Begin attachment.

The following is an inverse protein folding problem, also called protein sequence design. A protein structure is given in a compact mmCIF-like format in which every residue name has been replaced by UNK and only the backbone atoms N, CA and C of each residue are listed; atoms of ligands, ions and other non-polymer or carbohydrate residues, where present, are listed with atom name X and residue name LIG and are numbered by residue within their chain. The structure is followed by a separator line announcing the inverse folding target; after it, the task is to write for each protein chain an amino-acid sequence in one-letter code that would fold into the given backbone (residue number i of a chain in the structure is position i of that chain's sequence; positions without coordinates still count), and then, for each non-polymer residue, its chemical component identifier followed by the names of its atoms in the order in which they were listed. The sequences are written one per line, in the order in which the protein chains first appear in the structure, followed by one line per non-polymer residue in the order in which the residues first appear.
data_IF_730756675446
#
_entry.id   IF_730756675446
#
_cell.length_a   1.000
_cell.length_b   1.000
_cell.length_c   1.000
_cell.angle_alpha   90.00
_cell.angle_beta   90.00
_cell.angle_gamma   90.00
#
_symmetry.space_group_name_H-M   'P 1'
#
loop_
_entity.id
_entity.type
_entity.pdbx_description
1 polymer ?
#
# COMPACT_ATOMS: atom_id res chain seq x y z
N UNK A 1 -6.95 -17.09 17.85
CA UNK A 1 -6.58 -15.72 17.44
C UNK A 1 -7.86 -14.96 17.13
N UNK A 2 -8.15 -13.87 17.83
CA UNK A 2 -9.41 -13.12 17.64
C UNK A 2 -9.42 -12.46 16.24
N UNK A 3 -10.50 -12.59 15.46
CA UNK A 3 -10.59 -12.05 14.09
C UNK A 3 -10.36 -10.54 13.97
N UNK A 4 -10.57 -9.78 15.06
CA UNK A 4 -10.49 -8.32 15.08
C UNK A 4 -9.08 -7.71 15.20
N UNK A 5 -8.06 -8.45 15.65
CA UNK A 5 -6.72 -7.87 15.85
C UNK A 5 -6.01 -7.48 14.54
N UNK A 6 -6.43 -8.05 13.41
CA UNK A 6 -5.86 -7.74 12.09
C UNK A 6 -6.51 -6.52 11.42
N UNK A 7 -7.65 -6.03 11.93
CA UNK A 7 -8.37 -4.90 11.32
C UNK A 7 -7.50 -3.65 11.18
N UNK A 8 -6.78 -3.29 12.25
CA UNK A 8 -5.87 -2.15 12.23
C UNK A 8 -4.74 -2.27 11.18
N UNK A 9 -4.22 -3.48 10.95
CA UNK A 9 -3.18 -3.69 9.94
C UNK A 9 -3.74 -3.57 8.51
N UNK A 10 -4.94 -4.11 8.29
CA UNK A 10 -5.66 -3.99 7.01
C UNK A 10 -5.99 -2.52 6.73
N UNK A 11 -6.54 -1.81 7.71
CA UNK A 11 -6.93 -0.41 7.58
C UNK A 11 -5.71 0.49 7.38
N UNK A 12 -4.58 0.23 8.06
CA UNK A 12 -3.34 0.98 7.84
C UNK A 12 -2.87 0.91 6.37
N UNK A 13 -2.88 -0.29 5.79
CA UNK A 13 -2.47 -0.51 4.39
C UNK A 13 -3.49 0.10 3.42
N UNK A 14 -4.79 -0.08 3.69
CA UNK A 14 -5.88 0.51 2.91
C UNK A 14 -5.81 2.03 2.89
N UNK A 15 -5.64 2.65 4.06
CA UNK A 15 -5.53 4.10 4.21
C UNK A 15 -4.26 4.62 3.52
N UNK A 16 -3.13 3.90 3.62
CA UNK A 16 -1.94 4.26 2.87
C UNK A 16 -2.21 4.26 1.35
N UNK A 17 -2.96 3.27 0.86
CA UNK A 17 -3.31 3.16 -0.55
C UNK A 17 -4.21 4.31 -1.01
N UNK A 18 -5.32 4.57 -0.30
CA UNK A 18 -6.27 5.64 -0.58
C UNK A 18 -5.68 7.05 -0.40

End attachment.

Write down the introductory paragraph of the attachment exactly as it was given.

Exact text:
The following is an inverse protein folding problem, also called protein sequence design. A protein structure is given in a compact mmCIF-like format in which every residue name has been replaced by UNK and only the backbone atoms N, CA and C of each residue are listed; atoms of ligands, ions and other non-polymer or carbohydrate residues, where present, are listed with atom name X and residue name LIG and are numbered by residue within their chain. The structure is followed by a separator line announcing the inverse folding target; after it, the task is to write for each protein chain an amino-acid sequence in one-letter code that would fold into the given backbone (residue number i of a chain in the structure is position i of that chain's sequence; positions without coordinates still count), and then, for each non-polymer residue, its chemical component identifier followed by the names of its atoms in the order in which they were listed. The sequences are written one per line, in the order in which the protein chains first appear in the structure, followed by one line per non-polymer residue in the order in which the residues first appear.